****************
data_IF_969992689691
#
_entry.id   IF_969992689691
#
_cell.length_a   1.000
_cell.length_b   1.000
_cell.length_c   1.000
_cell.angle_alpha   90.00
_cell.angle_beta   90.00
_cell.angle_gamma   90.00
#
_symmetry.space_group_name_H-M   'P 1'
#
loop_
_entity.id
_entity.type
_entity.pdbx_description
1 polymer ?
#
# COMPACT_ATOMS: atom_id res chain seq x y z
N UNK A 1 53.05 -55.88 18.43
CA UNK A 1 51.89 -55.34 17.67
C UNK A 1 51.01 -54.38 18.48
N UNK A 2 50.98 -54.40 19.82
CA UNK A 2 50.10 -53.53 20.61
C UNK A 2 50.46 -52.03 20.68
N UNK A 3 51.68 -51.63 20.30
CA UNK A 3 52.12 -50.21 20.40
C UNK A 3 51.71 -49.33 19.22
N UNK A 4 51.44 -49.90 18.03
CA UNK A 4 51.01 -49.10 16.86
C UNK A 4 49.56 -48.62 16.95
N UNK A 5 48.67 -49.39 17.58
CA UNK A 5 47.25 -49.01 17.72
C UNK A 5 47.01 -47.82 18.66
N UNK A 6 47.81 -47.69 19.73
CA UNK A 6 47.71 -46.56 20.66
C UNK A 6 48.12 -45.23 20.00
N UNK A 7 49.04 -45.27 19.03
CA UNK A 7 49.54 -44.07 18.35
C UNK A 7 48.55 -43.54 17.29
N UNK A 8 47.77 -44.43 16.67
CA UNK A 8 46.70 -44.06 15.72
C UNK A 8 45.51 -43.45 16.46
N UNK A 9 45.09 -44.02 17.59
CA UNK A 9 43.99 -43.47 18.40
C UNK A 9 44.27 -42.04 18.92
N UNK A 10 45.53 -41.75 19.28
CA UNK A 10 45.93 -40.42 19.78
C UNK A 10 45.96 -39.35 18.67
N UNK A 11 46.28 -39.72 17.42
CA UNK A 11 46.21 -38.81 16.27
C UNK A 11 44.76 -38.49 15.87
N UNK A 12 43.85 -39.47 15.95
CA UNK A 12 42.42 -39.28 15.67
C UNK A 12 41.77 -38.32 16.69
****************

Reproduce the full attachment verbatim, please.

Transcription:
data_IF_969992689691
#
_entry.id   IF_969992689691
#
_cell.length_a   1.000
_cell.length_b   1.000
_cell.length_c   1.000
_cell.angle_alpha   90.00
_cell.angle_beta   90.00
_cell.angle_gamma   90.00
#
_symmetry.space_group_name_H-M   'P 1'
#
loop_
_entity.id
_entity.type
_entity.pdbx_description
1 polymer ?
#
# COMPACT_ATOMS: atom_id res chain seq x y z
N UNK A 1 53.05 -55.88 18.43
CA UNK A 1 51.89 -55.34 17.67
C UNK A 1 51.01 -54.38 18.48
N UNK A 2 50.98 -54.40 19.82
CA UNK A 2 50.10 -53.53 20.61
C UNK A 2 50.46 -52.03 20.68
N UNK A 3 51.68 -51.63 20.30
CA UNK A 3 52.12 -50.21 20.40
C UNK A 3 51.71 -49.33 19.22
N UNK A 4 51.44 -49.90 18.03
CA UNK A 4 51.01 -49.10 16.86
C UNK A 4 49.56 -48.62 16.95
N UNK A 5 48.67 -49.39 17.58
CA UNK A 5 47.25 -49.01 17.72
C UNK A 5 47.01 -47.82 18.66
N UNK A 6 47.81 -47.69 19.73
CA UNK A 6 47.71 -46.56 20.66
C UNK A 6 48.12 -45.23 20.00
N UNK A 7 49.04 -45.27 19.03
CA UNK A 7 49.54 -44.07 18.35
C UNK A 7 48.55 -43.54 17.29
N UNK A 8 47.77 -44.43 16.67
CA UNK A 8 46.70 -44.06 15.72
C UNK A 8 45.51 -43.45 16.46
N UNK A 9 45.09 -44.02 17.59
CA UNK A 9 43.99 -43.47 18.40
C UNK A 9 44.27 -42.04 18.92
N UNK A 10 45.53 -41.75 19.28
CA UNK A 10 45.93 -40.42 19.78
C UNK A 10 45.96 -39.35 18.67
N UNK A 11 46.28 -39.72 17.42
CA UNK A 11 46.21 -38.81 16.27
C UNK A 11 44.76 -38.49 15.87
N UNK A 12 43.85 -39.47 15.95
CA UNK A 12 42.42 -39.28 15.67
C UNK A 12 41.77 -38.32 16.69